Earlier this month, the Securities and Exchange Commission (SEC) issued a no-action letter indicating the staff of the Division of Trading and Markets would not recommend enforcement action if an “M&A broker” were to engage in the transfer of the ownership and control of a privately held company through the purchase, sale or transfer involving securities or assets of the company, to a buyer who will actively operate the company or the business conducted with the assets of the company, without registering as a broker-dealer.
An M&A broker may not:
- have the ability to bind a party to an M&A transaction described above;
- provide financing for the M&A transaction;
- have custody, control or possession or otherwise handle funds or securities issued or exchanged in the M&A transaction; or
- facilitate an M&A transaction with a group of buyers if the group was formed with the assistance of the M&A broker.
The buyer in the M&A transaction may not be a passive investor. The buyer must acquire control and actively operate the company or the business conducted with the assets of the company. Control may be acquired through the ownership of securities, by contact or otherwise. Control is presumed to exist if the buyer or group of buyers has the right to vote 25% or more of a class of voting securities or in the case of a partnership or limited liability company, has the right to receive upon dissolution or has contributed 25% or more of the capital.
For purposes of …
A “deferred prosecution agreement” (or DPA) is not a new concept to government prosecutors or to SEC Chairman Mary Jo White, but it is new to the SEC. Under a DPA, the government agrees to withhold prosecution in exchange for enforcement assistance — providing information, implementing internal compliance policies, or other cooperation with SEC investigations.
This tool has been around for a long time (Mary Jo White used it back in her days as a federal prosecutor) but the SEC did not use it until 2011 when it agreed to a DPA with the steel pipe products company Tenaris S.A. In agreeing to the Tenaris DPA, the SEC announced “its first-ever use of the approach to facilitate and reward cooperation in SEC investigations.” The SEC promised to refrain from civil prosecution of anti-bribery charges against Tenaris in exchange for the company’s strengthening and enforcing stricter internal compliance policies.
Now, the Commission announced that it has, for the first time, agreed to a DPA with an individual, Scott Herckis of Heppelwhite Fund LP. Heppelwhite, a Connecticut-based hedge fund, was charged in 2012 with misleading investors and misappropriating fund assets. Herckis was the fund’s administrator from 2010 to 2012. The Commission credits Herckis’ “voluntary and significant cooperation” in its decision to file an enforcement action against Hepplewhite. Last month, a federal judge in New York ordered the distribution of $6 million of the assets of Heppelwhite’s founder, Berton Hochfeld, to defrauded investors.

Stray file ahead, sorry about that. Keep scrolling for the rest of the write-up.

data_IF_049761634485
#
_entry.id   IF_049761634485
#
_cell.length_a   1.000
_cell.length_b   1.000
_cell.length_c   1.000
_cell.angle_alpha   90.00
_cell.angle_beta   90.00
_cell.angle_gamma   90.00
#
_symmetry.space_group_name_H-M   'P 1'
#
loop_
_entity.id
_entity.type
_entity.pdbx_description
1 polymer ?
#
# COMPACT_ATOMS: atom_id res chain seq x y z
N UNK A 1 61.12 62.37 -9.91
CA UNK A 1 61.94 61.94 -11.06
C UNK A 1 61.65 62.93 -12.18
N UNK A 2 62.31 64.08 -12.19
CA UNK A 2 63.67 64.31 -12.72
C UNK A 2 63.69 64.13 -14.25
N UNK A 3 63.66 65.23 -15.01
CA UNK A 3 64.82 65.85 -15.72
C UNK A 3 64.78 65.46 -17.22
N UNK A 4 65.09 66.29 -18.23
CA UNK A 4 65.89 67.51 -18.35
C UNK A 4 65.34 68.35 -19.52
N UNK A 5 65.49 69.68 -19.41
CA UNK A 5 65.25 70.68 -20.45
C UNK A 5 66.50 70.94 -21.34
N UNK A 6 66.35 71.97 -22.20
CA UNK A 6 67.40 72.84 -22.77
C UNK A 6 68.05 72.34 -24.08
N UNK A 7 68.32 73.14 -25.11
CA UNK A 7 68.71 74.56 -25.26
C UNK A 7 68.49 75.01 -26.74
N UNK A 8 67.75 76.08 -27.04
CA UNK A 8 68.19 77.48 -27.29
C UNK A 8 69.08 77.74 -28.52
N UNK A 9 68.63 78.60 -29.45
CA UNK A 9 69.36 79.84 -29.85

Under the DPA, Herckis still faces penalties for his …
In March, an affiliate of SAC Capital agreed to a record high settlement of $616 million for charges of insider trading. As it turned out, the SEC was only getting started with the company and its owner, Steve Cohen. In July, both Cohen and SAC Capital were themselves indicted on insider trading.
Based on reports, SAC Capital agreed earlier this week to settle its charges for $1.2 billion, shattering the record again. In addition, the company agreed to plead guilty to each count in the indictment and close its investment advisory business. The indictment accused the company, among other things, of fostering a culture of insider trading, citing “institutional failure.”
As if setting a new record-high settlement wasn’t enough, the settlement terms give no shelter to Cohen, personally. The settlement states outright that it provides “no immunity from prosecution for any individual and does not restrict the government from charging any individual for any criminal offense.” By refusing to grant immunity to Cohen in this deal, the SEC confirmed that it will continue its civil investigation of the billionaire hedge fund manager and is even considering criminal charges in the future.
The settlement still needs to be approved by the federal court in New York. The hearing is scheduled for Friday. For more, Dealbook has a good analysis of the settlement.…